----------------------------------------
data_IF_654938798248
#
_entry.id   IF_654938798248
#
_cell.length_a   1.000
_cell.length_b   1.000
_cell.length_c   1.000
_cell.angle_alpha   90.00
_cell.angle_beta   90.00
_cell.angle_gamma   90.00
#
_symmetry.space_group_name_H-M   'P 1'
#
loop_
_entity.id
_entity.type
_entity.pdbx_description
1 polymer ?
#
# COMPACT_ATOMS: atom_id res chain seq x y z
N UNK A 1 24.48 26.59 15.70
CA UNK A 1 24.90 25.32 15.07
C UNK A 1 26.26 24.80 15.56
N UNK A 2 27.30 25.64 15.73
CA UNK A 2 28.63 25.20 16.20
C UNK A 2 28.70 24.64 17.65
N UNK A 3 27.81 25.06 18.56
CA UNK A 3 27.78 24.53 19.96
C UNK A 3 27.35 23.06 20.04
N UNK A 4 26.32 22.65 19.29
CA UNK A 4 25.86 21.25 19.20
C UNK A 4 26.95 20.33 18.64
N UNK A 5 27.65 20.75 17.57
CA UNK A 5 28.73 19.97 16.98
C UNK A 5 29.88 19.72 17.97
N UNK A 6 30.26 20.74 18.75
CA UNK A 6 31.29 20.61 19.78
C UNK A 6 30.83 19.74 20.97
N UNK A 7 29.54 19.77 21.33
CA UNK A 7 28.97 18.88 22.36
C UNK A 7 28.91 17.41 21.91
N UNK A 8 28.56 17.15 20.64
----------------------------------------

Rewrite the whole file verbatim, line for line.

data_IF_654938798248
#
_entry.id   IF_654938798248
#
_cell.length_a   1.000
_cell.length_b   1.000
_cell.length_c   1.000
_cell.angle_alpha   90.00
_cell.angle_beta   90.00
_cell.angle_gamma   90.00
#
_symmetry.space_group_name_H-M   'P 1'
#
loop_
_entity.id
_entity.type
_entity.pdbx_description
1 polymer ?
#
# COMPACT_ATOMS: atom_id res chain seq x y z
N UNK A 1 24.48 26.59 15.70
CA UNK A 1 24.90 25.32 15.07
C UNK A 1 26.26 24.80 15.56
N UNK A 2 27.30 25.64 15.73
CA UNK A 2 28.63 25.20 16.20
C UNK A 2 28.70 24.64 17.65
N UNK A 3 27.81 25.06 18.56
CA UNK A 3 27.78 24.53 19.96
C UNK A 3 27.35 23.06 20.04
N UNK A 4 26.32 22.65 19.29
CA UNK A 4 25.86 21.25 19.20
C UNK A 4 26.95 20.33 18.64
N UNK A 5 27.65 20.75 17.57
CA UNK A 5 28.73 19.97 16.98
C UNK A 5 29.88 19.72 17.97
N UNK A 6 30.26 20.74 18.75
CA UNK A 6 31.29 20.61 19.78
C UNK A 6 30.83 19.74 20.97
N UNK A 7 29.54 19.77 21.33
CA UNK A 7 28.97 18.88 22.36
C UNK A 7 28.91 17.41 21.91
N UNK A 8 28.56 17.15 20.64